According to the official SFWSC tasting notes, mezcal is described as “a superb smokeless example of the great complexity, elegance and finesse of this exciting and newly popular category.”
The best silver / gold tequila is Calle 23, Tequila Blanco Criollo produced by Capacha. Tequila is made at Tequila Quiote (NOM 1433) in San Francisco de Asís, in the Los Altos area of Jalisco, using small piñas from a variety of blue agave called Criollo. These piñas are about a quarter to half the size of regular piñas and are sometimes called “baby piñas.” Tequila is bottled at an unusually high rate of 49.3% ABV.
Official SFWSC tasting notes describe Tequila as having a “nose of cooked and herbaceous agave; pepper, baking spices and earth on the palate; rich palate, long and spicy finish. “
The best of the Reposado Tequila category is Cierto, Reposado Tequila, Private collection. Cierto, made by Enrique Fonseca and Sergio Mendoza, 4th and 5th generations Agaveros, is one of the most awarded Tequilas in Mexico. At last count, the company has won 278 international awards across its Tequila line. The Fonseca and Mendoza families have been producing Tequila since the 1800s and are now among the largest agave producers in the world. Tequila is made at the La Tequileña distillery in the heart of Tequila town.
The agaves, typically 7-10 years old, used to produce Cierto are grown in the highlands of Jalisco in the deep, rich red soil around the town of Atotonilco. After being cooked and crushed, the juice is fermented using a proprietary strain of yeast. The spirit is then distilled and refined. Cierto oxygenates the spirit before bottling. This is a common technique among distillers, and it is used to make a spirit smoother and more satiny in the mouth.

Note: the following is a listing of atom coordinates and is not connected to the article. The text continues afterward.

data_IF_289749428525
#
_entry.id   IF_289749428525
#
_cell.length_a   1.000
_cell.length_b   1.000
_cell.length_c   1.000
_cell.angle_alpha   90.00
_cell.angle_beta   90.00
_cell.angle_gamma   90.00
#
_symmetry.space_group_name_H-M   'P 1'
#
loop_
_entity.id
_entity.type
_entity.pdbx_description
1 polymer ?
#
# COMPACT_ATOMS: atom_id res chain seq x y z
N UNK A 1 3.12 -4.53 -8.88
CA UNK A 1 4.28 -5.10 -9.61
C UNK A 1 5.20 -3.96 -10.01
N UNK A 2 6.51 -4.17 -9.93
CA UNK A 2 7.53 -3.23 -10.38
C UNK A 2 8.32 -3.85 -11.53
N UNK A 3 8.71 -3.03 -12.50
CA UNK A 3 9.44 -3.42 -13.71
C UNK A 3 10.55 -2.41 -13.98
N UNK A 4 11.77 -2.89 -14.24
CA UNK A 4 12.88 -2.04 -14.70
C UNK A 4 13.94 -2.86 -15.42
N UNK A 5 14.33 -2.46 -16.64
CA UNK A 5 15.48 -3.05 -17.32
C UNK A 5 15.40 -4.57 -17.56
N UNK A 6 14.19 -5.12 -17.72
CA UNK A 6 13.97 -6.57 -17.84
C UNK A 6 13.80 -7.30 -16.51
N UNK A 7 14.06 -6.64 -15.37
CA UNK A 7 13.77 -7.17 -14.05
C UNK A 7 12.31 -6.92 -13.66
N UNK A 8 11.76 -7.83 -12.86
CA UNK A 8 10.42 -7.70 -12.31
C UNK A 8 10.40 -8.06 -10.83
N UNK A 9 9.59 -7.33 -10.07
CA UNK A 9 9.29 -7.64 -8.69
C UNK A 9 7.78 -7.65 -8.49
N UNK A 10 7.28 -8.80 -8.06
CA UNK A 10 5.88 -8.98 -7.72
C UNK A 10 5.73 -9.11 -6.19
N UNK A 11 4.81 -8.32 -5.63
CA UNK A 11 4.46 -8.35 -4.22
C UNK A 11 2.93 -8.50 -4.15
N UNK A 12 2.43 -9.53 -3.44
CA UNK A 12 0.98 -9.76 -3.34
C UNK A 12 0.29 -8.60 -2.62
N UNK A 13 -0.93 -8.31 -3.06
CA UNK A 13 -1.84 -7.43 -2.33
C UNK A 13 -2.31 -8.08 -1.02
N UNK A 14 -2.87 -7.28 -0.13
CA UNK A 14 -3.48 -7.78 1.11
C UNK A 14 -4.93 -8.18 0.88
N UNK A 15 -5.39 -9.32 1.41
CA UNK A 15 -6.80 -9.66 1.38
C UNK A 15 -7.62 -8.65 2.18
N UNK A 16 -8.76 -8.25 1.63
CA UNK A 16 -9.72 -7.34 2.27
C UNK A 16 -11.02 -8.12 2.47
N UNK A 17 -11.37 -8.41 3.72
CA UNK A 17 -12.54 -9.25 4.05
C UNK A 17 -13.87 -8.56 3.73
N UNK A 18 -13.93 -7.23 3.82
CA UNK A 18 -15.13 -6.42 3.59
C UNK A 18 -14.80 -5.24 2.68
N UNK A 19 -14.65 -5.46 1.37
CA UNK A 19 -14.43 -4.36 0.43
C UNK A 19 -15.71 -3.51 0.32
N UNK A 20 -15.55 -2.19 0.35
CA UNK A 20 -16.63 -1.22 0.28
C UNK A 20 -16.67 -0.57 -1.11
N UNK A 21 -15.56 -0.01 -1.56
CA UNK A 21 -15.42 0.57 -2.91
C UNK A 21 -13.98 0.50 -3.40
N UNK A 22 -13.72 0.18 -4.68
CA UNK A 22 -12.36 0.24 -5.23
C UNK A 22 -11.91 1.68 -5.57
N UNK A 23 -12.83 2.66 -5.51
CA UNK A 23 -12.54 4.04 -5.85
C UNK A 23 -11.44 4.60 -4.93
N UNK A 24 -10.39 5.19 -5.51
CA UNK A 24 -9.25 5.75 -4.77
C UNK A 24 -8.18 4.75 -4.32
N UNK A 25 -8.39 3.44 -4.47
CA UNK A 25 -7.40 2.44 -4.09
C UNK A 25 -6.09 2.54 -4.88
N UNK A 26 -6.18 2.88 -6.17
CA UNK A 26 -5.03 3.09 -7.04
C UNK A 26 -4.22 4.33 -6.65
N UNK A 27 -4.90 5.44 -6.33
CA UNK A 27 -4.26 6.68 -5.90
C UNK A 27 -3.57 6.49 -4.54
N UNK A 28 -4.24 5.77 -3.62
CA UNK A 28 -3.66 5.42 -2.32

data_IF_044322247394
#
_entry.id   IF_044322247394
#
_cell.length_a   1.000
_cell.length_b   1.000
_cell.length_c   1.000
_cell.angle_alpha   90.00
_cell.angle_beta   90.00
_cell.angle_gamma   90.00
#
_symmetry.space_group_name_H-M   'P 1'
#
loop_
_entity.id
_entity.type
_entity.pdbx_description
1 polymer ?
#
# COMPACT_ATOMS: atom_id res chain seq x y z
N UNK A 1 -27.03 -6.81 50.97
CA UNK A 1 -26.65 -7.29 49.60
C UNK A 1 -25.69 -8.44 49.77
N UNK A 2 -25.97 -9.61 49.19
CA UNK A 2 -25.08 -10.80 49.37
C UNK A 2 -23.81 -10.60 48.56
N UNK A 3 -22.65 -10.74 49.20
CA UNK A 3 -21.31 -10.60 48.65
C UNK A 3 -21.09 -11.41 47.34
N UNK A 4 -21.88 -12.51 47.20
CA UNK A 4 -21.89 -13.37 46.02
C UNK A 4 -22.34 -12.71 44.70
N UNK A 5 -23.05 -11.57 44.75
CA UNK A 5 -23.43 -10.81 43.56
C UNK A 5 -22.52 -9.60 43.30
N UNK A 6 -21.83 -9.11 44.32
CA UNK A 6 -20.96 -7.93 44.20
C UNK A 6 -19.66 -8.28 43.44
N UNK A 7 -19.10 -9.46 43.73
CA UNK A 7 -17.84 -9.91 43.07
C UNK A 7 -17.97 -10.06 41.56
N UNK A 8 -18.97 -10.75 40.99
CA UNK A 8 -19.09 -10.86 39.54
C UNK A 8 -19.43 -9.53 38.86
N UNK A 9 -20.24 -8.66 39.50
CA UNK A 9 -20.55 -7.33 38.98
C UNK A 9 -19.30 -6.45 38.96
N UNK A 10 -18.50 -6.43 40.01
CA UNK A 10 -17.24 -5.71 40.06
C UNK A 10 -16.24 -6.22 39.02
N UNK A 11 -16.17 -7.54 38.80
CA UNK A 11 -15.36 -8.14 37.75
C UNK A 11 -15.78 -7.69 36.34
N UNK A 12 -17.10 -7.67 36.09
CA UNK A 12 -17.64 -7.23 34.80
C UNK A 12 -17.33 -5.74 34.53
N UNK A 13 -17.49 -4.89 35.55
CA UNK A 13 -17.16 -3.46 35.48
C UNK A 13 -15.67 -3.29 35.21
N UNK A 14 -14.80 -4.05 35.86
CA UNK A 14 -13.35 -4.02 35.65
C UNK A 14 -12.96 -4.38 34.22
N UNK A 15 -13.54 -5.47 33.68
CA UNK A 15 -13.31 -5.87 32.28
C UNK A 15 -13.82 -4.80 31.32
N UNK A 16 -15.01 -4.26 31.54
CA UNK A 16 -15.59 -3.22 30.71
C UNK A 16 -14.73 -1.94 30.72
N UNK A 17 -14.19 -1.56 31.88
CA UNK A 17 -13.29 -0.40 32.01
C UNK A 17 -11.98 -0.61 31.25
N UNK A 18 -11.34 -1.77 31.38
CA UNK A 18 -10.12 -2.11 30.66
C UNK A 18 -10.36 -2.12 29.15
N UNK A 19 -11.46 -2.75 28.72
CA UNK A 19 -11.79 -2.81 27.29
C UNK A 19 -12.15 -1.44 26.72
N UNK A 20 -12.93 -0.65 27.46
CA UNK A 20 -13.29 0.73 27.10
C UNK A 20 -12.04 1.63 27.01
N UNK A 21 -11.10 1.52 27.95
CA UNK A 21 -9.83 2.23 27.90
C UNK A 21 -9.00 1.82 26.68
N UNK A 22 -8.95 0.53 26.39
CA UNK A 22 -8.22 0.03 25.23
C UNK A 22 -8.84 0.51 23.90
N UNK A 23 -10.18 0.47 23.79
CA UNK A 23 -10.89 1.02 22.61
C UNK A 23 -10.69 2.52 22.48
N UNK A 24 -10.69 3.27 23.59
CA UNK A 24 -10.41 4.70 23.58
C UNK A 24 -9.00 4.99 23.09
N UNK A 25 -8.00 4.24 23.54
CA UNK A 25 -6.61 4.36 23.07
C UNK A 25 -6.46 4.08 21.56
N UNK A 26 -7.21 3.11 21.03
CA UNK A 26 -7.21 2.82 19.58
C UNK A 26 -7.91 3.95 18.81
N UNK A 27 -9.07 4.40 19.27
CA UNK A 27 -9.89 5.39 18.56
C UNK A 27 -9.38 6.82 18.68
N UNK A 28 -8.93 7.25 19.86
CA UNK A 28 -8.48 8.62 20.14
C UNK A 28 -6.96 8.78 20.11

Cierto describes his Reposado Tequila as having a slight aroma:
… With notes of butterscotch and cooked agave. The expression is smooth and rich, with flavors that start with agave, then turn to caramel and end with a rich spice of cinnamon.
El Tesoro, a Tequila produced at the La Alteña distillery in the Jalisco Highlands, won the Best in category award for its two Añejo and Extra Añejo Tequila. It is one of the few brands to exclusively use tahona crushed agaves in its production. The distillery, founded in 1937 by Don Felipe Camarena, is still run by his grandson, master distiller Carlos Camarena and his family. The El Tesoro brand is marketed and distributed in the United States by Bean Suntory.
the El Tesoro Añejo is aged for two to three years in American ex-bourbon oak barrels. Official SFWSC tasting notes described it as having:
Aromas of roasted agave and sweet oak (vanilla, maple), sweeter notes pass to the palate with floral additions of citrus; light herbal finish with hints of vanilla.
the El Tesoro Extra Añejo is aged in bourbon barrels for four to five years. According to Carlos Camarena, the brand pays tribute to his father Felipe J Camarena with whom he shares a passion for very old Tequilas. According to Camarena, the additional aging adds chocolate and coffee flavors to the tequila.